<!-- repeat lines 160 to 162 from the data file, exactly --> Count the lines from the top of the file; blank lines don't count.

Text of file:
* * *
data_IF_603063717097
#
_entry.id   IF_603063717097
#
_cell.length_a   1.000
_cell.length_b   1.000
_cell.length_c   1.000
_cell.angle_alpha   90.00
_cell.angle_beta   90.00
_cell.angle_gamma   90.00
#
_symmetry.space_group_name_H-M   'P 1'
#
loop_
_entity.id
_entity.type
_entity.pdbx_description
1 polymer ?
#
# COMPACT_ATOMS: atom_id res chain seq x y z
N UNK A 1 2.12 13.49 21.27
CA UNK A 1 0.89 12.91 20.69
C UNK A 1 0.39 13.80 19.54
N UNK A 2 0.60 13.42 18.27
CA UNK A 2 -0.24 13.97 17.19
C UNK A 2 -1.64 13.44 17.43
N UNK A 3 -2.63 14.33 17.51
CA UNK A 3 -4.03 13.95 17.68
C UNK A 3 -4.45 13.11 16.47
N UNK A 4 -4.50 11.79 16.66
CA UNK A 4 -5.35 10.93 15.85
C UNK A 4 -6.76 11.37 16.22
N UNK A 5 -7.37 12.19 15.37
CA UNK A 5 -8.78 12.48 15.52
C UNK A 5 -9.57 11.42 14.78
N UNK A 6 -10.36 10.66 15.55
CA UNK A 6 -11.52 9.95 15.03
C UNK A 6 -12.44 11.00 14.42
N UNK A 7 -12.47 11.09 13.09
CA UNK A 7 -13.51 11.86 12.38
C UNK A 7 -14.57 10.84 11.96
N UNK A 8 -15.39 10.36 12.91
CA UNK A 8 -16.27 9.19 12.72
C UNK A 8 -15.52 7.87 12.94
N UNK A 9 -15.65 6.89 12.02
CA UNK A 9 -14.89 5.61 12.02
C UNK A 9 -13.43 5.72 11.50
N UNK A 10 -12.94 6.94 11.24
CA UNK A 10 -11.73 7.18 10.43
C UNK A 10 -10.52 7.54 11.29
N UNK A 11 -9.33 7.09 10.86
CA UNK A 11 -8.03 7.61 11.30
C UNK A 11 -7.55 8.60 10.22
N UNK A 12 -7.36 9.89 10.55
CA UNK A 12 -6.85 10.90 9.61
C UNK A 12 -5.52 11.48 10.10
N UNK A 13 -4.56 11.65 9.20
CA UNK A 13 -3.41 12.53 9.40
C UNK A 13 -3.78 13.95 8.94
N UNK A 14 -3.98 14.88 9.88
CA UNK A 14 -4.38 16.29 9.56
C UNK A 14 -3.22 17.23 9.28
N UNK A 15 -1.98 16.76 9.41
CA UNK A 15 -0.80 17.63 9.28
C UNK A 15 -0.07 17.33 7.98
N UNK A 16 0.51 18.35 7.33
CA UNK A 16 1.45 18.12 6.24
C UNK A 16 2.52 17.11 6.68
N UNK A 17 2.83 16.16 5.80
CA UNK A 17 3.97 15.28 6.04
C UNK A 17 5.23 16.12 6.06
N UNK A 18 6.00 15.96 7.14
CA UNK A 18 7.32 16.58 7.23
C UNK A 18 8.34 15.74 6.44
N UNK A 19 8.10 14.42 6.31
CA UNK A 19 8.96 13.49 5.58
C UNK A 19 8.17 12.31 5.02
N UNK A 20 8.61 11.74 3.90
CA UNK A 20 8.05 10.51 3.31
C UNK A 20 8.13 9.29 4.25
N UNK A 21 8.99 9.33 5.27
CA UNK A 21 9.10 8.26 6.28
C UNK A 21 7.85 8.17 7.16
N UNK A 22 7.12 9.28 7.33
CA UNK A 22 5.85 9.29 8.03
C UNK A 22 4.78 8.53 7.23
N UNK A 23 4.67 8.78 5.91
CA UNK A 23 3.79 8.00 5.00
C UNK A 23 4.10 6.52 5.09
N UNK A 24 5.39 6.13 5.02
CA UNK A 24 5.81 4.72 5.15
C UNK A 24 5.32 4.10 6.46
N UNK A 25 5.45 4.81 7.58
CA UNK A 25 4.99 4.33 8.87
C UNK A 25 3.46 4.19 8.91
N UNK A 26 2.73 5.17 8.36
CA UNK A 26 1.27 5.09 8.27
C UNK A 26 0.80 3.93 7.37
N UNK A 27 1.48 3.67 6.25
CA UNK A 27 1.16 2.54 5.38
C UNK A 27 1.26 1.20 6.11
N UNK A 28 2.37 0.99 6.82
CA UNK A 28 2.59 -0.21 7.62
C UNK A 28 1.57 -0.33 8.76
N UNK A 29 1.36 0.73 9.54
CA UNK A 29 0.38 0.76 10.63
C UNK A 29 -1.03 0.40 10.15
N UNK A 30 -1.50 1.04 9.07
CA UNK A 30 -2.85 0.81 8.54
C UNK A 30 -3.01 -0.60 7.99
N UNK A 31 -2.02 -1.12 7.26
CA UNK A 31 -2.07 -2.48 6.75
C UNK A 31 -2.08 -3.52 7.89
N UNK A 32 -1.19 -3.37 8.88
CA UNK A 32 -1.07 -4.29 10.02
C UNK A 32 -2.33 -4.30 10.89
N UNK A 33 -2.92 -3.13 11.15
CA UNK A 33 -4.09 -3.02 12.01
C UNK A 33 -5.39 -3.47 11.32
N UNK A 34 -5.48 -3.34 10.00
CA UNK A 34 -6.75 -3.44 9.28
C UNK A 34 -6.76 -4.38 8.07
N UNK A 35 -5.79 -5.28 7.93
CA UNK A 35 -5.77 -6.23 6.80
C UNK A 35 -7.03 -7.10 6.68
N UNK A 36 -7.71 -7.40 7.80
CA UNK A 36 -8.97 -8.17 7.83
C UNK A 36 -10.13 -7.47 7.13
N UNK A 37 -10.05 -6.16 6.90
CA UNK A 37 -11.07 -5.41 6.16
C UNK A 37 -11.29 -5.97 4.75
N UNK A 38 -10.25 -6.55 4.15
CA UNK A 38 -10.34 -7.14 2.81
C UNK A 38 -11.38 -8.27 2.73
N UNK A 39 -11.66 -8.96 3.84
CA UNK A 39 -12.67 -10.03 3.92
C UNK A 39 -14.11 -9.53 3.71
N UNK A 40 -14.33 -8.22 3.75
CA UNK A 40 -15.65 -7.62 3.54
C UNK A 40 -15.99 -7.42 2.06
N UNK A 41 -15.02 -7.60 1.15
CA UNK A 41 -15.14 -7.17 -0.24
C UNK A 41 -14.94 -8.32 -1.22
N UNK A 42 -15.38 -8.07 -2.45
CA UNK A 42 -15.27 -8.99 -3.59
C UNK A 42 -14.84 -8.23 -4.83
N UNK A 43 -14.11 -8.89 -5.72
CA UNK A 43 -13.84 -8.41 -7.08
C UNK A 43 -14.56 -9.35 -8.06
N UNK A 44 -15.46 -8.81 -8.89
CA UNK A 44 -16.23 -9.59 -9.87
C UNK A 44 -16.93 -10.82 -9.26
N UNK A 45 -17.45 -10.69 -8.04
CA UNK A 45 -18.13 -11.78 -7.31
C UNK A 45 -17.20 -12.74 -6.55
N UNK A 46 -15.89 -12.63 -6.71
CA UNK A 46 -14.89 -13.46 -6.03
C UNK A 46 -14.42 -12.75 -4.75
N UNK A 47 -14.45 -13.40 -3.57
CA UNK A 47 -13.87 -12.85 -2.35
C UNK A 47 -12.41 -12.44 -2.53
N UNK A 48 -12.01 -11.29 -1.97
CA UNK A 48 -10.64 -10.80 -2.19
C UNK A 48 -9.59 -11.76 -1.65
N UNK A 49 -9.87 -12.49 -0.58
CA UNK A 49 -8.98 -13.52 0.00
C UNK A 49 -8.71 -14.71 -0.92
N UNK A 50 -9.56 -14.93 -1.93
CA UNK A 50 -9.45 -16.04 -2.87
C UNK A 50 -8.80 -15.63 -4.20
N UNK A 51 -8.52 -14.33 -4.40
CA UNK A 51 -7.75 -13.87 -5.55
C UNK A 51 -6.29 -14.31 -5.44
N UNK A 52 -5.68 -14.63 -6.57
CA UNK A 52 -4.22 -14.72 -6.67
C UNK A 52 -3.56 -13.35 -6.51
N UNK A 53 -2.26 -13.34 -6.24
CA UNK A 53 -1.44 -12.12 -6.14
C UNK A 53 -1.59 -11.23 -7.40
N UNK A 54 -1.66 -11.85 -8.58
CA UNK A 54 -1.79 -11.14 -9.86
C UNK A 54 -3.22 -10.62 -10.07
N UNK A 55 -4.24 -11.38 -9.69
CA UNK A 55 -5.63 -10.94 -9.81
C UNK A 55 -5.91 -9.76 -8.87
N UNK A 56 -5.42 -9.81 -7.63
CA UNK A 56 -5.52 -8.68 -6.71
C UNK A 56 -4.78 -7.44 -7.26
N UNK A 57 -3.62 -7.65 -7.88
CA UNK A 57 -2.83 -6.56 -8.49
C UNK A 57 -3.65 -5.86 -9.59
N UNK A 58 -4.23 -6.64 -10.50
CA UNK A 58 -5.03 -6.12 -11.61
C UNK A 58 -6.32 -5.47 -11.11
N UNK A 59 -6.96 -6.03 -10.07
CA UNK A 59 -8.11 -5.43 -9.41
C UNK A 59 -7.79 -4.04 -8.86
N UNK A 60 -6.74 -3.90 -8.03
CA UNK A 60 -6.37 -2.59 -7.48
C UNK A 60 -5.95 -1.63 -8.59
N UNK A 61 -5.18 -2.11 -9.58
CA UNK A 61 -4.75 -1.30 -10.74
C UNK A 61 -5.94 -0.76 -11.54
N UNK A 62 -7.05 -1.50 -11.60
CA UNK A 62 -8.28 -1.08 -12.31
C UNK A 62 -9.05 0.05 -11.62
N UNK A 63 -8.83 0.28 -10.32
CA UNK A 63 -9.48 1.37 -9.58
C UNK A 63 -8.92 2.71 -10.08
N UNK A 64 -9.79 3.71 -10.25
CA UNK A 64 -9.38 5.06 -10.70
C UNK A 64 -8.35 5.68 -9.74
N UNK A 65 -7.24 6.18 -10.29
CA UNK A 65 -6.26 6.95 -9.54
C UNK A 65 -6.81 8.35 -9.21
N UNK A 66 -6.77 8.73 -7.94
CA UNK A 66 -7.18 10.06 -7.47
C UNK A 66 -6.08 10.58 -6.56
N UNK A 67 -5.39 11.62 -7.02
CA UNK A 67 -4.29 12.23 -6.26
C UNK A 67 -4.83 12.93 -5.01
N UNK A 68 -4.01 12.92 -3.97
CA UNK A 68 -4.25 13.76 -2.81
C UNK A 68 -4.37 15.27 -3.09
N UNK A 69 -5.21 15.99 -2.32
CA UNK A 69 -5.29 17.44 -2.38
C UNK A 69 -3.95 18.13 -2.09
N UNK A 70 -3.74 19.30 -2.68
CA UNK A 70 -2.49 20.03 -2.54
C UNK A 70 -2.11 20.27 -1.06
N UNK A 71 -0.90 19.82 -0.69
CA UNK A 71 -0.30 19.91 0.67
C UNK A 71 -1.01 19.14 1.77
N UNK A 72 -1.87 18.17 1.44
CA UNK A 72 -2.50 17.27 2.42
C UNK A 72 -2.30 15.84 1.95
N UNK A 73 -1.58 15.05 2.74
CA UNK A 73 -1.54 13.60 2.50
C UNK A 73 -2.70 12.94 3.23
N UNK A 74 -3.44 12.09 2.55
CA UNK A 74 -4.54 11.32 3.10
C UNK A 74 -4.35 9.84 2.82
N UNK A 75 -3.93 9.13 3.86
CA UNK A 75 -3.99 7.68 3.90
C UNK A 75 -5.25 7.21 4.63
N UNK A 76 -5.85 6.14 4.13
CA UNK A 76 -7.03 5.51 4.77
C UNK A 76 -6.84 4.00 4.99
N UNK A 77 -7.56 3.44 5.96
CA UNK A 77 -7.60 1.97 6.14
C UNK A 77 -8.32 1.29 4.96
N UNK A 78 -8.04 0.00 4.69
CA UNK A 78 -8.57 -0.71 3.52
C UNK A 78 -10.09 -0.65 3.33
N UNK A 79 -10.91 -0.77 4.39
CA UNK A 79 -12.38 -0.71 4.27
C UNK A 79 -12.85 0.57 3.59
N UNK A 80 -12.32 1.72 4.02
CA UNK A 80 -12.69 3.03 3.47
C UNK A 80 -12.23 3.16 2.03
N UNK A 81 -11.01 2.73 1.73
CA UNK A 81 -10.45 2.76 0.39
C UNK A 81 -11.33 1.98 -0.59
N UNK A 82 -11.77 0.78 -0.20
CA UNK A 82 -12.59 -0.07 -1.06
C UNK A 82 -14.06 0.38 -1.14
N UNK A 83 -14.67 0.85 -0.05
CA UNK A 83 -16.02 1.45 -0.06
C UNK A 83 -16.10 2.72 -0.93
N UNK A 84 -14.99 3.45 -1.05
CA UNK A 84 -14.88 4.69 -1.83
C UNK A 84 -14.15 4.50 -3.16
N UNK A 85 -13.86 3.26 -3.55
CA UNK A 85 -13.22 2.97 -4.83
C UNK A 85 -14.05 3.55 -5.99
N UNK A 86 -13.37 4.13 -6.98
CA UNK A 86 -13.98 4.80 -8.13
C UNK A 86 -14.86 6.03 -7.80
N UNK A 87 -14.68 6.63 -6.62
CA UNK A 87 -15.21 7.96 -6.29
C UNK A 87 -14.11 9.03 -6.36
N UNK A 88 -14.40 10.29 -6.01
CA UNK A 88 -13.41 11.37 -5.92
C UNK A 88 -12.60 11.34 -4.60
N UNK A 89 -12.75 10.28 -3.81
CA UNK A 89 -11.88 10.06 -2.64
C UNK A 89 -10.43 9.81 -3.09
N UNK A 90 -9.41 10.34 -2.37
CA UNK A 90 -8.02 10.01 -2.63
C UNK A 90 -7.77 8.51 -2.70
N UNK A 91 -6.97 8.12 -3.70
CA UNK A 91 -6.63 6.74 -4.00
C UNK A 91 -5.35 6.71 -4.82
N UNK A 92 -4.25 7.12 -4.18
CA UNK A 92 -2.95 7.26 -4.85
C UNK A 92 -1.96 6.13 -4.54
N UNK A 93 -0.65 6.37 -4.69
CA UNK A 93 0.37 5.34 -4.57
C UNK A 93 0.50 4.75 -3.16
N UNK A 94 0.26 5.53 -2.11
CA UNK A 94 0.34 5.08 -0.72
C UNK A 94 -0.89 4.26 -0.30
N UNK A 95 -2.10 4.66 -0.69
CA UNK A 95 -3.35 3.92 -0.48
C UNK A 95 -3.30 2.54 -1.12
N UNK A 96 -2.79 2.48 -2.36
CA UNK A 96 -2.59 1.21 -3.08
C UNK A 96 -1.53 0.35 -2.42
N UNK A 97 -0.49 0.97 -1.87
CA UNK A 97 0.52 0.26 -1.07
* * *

CA UNK A 47 -13.87 -12.85 -2.35
C UNK A 47 -12.41 -12.44 -2.53
N UNK A 48 -12.01 -11.29 -1.97